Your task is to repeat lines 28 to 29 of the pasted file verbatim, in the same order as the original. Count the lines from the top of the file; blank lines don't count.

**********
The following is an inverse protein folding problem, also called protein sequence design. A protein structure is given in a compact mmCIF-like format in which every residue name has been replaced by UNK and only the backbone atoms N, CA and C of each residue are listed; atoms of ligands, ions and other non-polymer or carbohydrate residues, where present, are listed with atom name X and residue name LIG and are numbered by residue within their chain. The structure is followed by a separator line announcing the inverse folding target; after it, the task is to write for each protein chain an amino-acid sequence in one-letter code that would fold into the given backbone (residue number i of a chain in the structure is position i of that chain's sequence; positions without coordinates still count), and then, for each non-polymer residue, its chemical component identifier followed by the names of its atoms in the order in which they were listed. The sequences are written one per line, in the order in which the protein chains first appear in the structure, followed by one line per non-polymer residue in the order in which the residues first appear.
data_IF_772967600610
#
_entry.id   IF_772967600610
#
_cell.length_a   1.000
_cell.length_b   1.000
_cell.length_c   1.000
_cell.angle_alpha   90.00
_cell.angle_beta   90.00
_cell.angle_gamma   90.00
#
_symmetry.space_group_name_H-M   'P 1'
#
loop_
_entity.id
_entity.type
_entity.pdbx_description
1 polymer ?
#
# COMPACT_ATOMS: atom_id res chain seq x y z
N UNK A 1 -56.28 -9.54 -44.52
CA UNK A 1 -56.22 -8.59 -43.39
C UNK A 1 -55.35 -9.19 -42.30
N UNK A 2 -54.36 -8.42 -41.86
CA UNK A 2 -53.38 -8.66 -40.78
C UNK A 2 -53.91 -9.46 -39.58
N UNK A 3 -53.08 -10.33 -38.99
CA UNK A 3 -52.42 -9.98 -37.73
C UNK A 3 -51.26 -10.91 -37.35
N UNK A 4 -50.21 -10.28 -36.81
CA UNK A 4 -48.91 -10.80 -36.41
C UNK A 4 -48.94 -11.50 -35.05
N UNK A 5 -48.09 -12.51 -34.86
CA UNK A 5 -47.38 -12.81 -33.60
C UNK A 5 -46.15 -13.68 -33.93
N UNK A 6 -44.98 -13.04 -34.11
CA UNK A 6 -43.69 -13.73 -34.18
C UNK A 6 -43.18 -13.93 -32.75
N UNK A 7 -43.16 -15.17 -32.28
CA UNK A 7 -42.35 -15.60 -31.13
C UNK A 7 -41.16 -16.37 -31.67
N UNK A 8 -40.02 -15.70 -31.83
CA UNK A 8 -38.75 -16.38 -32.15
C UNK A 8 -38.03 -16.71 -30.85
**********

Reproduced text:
N UNK A 3 -53.08 -10.33 -38.99
CA UNK A 3 -52.42 -9.98 -37.73